America doesn’t have a population problem. And here’s the numbers to prove it
April 27, 2017 (Population Research Institute) — For many Americans, it’s not uncommon to see another new mega-shopping center or residential subdivision being built somewhere nearby. With new houses and businesses springing-up all the time in urban and suburban America, should we view this as progress, or are we approaching the point where we are starting to run out of space? If you’ve ever wondered if we’re running out of elbow room, here’s an interesting thought experiment.
New York City, which is far and away the most populous city in the U.S., was home to an estimated 8.5 million people in 2016. More people live in this one city than in the entire states of Idaho, Montana, North Dakota, South Dakota, Wyoming, New Mexico, Vermont, and the District of Columbia combined.
New York City consists of five boroughs spanning five counties, the most densely populated of which is New York County. This county, which consists principally of the island of Manhattan, is far and away the most densely populated county in the U.S., housing 72,000 people per square mile.[1-2] At that population density, the entire population of the United States, Puerto Rico, and other U.S. territories could reside in the tiny State of Connecticut.
According to the U.S. Census Bureau, the population of New York County in 2016 was 1,643,734. But of course, that’s just the number of people who live in the county. The number of people who commute into Manhattan every day increases the actual population of the island by several millions more. The New York State Government estimates that the population of New York County swells to about 3.9 million people on an average business day.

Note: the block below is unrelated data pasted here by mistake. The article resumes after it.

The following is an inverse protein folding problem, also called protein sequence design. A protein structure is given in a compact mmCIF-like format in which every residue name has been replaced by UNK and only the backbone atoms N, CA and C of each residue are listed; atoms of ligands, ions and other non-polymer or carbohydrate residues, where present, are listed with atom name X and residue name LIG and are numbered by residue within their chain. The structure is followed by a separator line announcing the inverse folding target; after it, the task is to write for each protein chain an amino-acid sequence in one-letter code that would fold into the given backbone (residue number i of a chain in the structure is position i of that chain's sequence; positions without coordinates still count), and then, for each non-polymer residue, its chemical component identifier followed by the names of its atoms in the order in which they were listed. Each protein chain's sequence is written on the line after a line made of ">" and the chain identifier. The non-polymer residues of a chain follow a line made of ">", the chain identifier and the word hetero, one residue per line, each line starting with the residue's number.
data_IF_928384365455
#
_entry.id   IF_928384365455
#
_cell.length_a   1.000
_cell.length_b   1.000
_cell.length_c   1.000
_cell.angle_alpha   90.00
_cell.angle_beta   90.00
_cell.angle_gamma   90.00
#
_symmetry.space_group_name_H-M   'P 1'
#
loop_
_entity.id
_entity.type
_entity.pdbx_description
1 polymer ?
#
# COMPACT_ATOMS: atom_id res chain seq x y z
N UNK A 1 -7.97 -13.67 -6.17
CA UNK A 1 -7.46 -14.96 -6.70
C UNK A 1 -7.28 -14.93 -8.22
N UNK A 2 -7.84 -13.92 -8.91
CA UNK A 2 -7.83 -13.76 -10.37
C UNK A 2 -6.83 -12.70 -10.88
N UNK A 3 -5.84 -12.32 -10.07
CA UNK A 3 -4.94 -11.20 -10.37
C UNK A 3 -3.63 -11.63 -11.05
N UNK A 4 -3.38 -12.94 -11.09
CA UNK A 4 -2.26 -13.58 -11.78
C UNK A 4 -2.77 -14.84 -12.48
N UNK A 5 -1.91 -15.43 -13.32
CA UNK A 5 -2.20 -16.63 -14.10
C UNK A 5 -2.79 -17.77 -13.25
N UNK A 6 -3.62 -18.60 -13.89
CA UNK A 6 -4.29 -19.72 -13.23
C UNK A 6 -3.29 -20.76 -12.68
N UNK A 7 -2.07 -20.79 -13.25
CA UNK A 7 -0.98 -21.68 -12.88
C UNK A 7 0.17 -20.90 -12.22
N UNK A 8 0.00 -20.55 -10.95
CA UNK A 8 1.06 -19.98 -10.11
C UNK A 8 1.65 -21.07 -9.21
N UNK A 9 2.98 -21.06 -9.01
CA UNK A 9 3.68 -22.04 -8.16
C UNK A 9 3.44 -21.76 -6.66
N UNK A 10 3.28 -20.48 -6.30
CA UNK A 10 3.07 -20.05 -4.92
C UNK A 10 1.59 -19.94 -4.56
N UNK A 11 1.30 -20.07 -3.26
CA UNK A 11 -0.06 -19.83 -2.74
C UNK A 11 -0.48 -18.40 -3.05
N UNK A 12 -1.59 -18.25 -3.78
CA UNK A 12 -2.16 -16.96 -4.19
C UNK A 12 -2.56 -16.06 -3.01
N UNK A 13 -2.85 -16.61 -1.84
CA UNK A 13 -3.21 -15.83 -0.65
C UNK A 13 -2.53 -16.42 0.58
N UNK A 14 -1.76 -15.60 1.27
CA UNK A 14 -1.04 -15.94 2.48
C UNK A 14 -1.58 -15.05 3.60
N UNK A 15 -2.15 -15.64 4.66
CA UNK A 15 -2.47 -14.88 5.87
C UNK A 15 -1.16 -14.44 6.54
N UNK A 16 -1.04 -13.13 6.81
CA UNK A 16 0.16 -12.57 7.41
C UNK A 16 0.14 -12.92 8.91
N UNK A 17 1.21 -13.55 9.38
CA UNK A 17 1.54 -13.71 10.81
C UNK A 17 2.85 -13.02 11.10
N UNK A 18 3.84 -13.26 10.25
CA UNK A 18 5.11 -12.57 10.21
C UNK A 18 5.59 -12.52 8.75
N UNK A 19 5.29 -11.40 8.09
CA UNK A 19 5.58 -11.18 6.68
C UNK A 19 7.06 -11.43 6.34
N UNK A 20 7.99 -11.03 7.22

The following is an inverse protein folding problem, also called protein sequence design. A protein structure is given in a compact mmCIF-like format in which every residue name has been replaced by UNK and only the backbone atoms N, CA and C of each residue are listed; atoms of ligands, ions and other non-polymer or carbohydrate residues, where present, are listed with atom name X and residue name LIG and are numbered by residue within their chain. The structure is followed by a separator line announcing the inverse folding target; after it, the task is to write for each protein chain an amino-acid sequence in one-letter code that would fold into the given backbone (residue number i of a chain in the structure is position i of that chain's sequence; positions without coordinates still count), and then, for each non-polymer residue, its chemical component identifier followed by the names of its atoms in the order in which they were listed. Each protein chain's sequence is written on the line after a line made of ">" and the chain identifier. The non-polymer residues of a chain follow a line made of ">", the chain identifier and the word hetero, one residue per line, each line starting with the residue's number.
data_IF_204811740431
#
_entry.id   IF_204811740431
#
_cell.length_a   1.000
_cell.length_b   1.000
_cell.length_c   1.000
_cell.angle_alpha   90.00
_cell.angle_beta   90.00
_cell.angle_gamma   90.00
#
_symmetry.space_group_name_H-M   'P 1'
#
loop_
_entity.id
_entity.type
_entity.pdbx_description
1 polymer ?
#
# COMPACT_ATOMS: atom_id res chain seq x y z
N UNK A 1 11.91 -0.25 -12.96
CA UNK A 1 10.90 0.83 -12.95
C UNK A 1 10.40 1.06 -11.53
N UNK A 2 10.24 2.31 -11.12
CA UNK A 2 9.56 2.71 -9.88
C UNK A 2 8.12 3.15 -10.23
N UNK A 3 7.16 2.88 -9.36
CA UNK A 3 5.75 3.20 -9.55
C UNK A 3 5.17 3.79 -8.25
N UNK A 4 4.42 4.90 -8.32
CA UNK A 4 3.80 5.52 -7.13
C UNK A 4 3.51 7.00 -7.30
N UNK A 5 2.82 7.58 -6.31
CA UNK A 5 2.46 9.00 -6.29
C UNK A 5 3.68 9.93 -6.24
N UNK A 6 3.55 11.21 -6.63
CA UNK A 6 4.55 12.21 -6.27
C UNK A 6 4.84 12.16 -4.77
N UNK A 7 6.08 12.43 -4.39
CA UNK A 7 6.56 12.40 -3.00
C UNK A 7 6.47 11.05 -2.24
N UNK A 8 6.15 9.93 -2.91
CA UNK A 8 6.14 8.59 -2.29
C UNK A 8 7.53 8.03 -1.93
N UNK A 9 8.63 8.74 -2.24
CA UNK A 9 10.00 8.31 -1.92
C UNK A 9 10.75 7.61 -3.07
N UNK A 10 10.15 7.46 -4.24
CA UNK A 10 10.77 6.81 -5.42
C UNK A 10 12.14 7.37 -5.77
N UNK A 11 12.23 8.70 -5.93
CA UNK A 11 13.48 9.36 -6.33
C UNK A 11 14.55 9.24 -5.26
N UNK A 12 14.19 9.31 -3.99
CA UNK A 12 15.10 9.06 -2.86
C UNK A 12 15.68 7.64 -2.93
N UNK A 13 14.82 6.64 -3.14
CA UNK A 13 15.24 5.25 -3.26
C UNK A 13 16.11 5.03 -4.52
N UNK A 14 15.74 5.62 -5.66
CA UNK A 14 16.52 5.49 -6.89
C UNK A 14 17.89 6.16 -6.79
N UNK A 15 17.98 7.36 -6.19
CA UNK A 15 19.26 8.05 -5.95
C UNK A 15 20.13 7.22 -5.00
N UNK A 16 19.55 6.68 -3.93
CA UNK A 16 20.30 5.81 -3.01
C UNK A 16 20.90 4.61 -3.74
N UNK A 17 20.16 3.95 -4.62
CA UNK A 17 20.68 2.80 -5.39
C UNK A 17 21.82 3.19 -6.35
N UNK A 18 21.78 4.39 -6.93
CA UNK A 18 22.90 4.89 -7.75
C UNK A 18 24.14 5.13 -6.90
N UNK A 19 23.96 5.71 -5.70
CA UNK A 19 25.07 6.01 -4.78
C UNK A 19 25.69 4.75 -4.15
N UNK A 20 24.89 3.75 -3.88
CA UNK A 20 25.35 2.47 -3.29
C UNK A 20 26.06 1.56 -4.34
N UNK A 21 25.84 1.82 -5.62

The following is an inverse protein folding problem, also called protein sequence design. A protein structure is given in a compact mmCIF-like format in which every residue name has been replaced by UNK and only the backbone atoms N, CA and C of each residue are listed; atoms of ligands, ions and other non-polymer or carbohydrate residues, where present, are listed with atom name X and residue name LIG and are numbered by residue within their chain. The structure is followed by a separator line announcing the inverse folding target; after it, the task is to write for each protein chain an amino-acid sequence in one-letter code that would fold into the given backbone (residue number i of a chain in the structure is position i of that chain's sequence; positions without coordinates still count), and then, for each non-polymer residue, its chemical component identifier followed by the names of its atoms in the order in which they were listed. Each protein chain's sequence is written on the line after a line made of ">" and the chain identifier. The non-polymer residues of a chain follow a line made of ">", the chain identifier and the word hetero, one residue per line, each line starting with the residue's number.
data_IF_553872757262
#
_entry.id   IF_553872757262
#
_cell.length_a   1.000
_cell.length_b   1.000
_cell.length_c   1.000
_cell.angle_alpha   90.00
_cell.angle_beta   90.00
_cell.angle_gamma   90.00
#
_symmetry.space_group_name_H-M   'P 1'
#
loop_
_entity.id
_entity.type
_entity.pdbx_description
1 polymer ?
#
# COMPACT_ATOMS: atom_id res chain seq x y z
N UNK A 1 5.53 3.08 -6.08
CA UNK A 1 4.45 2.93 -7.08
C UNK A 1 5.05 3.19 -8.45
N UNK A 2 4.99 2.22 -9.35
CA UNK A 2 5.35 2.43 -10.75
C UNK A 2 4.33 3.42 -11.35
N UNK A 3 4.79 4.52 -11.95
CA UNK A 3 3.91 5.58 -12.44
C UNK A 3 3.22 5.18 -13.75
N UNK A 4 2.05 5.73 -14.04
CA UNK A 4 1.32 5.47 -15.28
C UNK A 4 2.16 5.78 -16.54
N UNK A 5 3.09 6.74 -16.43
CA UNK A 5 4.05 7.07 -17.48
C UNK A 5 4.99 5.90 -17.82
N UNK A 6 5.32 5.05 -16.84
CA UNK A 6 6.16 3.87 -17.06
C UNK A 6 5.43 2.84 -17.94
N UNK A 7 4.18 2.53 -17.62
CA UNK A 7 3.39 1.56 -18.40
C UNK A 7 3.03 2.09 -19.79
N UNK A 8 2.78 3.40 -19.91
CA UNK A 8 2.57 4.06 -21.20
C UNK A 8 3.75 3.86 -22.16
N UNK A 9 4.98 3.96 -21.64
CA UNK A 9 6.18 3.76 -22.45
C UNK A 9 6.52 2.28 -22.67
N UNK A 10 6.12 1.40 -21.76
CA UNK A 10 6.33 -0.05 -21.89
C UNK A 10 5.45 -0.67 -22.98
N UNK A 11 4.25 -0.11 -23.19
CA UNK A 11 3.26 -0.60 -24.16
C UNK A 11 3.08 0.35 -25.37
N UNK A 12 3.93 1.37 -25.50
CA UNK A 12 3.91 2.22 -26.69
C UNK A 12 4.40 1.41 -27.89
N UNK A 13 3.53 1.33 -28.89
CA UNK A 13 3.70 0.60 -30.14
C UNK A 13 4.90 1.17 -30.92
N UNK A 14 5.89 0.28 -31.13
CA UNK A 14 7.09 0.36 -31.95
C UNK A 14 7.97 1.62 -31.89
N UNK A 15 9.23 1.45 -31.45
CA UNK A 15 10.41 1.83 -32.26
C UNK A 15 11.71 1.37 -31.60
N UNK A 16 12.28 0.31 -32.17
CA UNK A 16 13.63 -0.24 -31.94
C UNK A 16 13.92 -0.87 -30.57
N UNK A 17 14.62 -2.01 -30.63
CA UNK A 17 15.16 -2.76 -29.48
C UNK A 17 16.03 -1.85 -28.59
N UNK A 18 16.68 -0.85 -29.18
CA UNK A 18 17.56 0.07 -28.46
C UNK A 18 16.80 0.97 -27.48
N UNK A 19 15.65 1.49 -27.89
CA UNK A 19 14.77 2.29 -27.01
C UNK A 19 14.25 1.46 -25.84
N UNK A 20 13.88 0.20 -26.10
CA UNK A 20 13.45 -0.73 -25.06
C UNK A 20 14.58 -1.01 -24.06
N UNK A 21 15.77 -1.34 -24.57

The second most densely populated county in the U.S., Kings County (better known as Brooklyn), lies just across the East River from Manhattan. At 37,000 people per square mile, Brooklyn has slightly less than half the population density of Manhattan.[1-2] The top four most densely populated counties in America are all in New York City. The most densely populated county in the U.S. outside of New York City is San Francisco County, which has only a quarter of the population density of New York County.
If all Americans lived at the same population density as the average population density of all five of New York City’s boroughs (approximately 28,000 people per square mile), we’d all fit comfortably in the combined area of Delaware and Maryland.[1-3]
While New York City is rather densely populated, it certainly is not an uncomfortable place to live in terms of space. Besides, many cities in other countries are far more densely populated. The country of Monaco, for instance, has a population density of over 48,000 people per square mile. [4-5]
But perhaps New York City life is not quite your cup of tea (personally, I quite enjoy it myself). Let’s continue our thought experiment, and see how the U.S. population could hypothetically be distributed if it were at, say, the density of Los Angeles County, California.